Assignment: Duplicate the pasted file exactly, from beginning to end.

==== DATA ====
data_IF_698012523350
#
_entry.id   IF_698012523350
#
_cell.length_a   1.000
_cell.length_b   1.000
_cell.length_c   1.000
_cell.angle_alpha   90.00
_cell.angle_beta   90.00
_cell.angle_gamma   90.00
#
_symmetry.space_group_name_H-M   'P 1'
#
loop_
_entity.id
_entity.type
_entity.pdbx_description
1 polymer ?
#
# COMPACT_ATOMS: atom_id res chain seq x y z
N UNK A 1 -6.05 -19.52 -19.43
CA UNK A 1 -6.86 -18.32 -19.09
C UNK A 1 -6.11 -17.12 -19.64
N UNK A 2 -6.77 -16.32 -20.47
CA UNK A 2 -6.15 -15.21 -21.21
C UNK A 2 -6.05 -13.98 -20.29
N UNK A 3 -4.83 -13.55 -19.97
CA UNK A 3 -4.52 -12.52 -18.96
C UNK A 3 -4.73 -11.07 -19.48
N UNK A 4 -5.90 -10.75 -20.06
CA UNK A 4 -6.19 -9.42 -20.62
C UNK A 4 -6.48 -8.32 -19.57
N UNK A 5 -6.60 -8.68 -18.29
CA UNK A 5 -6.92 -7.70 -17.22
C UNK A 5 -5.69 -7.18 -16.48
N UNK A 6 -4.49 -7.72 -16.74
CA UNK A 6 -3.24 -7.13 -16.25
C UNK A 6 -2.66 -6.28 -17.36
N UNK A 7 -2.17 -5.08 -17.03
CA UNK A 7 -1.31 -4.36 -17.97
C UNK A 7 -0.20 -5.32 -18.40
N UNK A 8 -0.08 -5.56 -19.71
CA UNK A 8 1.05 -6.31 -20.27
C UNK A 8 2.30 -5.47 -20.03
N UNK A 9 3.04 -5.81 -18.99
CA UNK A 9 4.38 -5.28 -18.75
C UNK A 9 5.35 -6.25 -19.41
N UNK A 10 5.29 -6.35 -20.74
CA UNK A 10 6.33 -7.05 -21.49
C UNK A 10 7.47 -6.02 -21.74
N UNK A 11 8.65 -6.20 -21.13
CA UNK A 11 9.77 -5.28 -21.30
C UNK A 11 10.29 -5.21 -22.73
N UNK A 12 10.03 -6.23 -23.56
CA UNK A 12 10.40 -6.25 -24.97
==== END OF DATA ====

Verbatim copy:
data_IF_698012523350
#
_entry.id   IF_698012523350
#
_cell.length_a   1.000
_cell.length_b   1.000
_cell.length_c   1.000
_cell.angle_alpha   90.00
_cell.angle_beta   90.00
_cell.angle_gamma   90.00
#
_symmetry.space_group_name_H-M   'P 1'
#
loop_
_entity.id
_entity.type
_entity.pdbx_description
1 polymer ?
#
# COMPACT_ATOMS: atom_id res chain seq x y z
N UNK A 1 -6.05 -19.52 -19.43
CA UNK A 1 -6.86 -18.32 -19.09
C UNK A 1 -6.11 -17.12 -19.64
N UNK A 2 -6.77 -16.32 -20.47
CA UNK A 2 -6.15 -15.21 -21.21
C UNK A 2 -6.05 -13.98 -20.29
N UNK A 3 -4.83 -13.55 -19.97
CA UNK A 3 -4.52 -12.52 -18.96
C UNK A 3 -4.73 -11.07 -19.48
N UNK A 4 -5.90 -10.75 -20.06
CA UNK A 4 -6.19 -9.42 -20.62
C UNK A 4 -6.48 -8.32 -19.57
N UNK A 5 -6.60 -8.68 -18.29
CA UNK A 5 -6.92 -7.70 -17.22
C UNK A 5 -5.69 -7.18 -16.48
N UNK A 6 -4.49 -7.72 -16.74
CA UNK A 6 -3.24 -7.13 -16.25
C UNK A 6 -2.66 -6.28 -17.36
N UNK A 7 -2.17 -5.08 -17.03
CA UNK A 7 -1.31 -4.36 -17.97
C UNK A 7 -0.20 -5.32 -18.40
N UNK A 8 -0.08 -5.56 -19.71
CA UNK A 8 1.05 -6.31 -20.27
C UNK A 8 2.30 -5.47 -20.03
N UNK A 9 3.04 -5.81 -18.99
CA UNK A 9 4.38 -5.28 -18.75
C UNK A 9 5.35 -6.25 -19.41
N UNK A 10 5.29 -6.35 -20.74
CA UNK A 10 6.33 -7.05 -21.49
C UNK A 10 7.47 -6.02 -21.74
N UNK A 11 8.65 -6.20 -21.13
CA UNK A 11 9.77 -5.28 -21.30
C UNK A 11 10.29 -5.21 -22.73
N UNK A 12 10.03 -6.23 -23.56
CA UNK A 12 10.40 -6.25 -24.97